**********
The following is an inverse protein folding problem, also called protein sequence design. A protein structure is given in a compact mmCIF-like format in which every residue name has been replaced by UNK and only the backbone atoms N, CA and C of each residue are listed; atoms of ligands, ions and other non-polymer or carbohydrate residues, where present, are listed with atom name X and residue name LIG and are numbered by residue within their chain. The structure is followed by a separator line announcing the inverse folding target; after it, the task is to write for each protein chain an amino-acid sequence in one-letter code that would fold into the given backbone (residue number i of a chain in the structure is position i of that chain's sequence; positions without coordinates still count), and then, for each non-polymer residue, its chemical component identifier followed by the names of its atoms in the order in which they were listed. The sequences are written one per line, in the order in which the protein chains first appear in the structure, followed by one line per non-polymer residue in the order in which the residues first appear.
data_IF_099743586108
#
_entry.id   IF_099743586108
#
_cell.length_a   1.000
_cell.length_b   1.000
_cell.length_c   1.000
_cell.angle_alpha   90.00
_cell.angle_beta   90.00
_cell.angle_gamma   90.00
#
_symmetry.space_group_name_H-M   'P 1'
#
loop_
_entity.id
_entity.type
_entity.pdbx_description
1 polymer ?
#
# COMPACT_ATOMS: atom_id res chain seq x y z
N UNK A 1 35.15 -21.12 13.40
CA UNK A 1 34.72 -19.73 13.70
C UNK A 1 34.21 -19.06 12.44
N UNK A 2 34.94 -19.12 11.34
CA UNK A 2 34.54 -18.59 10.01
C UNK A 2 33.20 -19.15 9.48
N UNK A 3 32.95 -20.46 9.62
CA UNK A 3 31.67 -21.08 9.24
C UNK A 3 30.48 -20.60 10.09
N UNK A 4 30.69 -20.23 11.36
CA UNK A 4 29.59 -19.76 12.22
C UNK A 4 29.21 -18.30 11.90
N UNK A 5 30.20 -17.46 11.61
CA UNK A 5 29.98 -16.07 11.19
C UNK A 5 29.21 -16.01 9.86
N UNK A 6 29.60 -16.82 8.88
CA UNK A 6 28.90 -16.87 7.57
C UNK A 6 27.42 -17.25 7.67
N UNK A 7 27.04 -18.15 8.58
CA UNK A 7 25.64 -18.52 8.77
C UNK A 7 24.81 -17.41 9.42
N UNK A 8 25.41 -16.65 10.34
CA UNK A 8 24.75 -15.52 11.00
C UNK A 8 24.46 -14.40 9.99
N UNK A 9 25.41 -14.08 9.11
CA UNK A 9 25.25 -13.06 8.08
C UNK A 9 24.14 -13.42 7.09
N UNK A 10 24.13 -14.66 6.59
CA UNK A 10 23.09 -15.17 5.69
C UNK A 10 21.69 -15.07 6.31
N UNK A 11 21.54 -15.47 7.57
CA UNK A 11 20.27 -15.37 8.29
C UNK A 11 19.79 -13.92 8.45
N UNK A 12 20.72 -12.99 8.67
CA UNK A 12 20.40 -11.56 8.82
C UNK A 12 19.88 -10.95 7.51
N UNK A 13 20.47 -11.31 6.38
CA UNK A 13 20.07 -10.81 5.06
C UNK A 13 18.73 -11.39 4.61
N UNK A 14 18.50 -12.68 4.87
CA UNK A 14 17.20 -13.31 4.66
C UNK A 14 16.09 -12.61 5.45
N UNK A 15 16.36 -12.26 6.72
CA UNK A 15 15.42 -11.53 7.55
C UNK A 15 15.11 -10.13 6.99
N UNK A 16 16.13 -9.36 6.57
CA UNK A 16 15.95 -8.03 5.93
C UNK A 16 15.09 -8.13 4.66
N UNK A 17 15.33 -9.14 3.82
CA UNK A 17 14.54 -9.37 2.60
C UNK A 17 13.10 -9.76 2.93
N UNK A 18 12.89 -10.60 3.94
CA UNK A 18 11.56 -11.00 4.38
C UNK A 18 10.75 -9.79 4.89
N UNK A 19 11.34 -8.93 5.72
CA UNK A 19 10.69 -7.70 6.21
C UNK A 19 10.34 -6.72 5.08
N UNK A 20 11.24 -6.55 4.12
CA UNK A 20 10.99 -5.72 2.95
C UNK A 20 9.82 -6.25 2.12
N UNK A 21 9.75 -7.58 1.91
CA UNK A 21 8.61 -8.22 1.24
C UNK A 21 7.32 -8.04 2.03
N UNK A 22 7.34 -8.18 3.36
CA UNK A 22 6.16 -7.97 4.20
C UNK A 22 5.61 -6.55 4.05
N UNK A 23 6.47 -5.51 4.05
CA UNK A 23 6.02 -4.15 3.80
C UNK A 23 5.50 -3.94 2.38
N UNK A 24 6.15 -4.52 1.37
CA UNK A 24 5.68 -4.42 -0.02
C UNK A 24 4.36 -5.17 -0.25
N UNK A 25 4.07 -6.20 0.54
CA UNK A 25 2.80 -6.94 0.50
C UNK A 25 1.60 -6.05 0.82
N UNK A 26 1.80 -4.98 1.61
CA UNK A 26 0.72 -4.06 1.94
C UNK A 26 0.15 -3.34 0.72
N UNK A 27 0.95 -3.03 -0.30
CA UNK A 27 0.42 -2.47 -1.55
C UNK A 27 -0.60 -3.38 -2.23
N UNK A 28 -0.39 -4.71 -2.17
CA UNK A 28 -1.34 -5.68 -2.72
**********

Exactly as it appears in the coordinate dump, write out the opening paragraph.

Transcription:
The following is an inverse protein folding problem, also called protein sequence design. A protein structure is given in a compact mmCIF-like format in which every residue name has been replaced by UNK and only the backbone atoms N, CA and C of each residue are listed; atoms of ligands, ions and other non-polymer or carbohydrate residues, where present, are listed with atom name X and residue name LIG and are numbered by residue within their chain. The structure is followed by a separator line announcing the inverse folding target; after it, the task is to write for each protein chain an amino-acid sequence in one-letter code that would fold into the given backbone (residue number i of a chain in the structure is position i of that chain's sequence; positions without coordinates still count), and then, for each non-polymer residue, its chemical component identifier followed by the names of its atoms in the order in which they were listed. The sequences are written one per line, in the order in which the protein chains first appear in the structure, followed by one line per non-polymer residue in the order in which the residues first appear.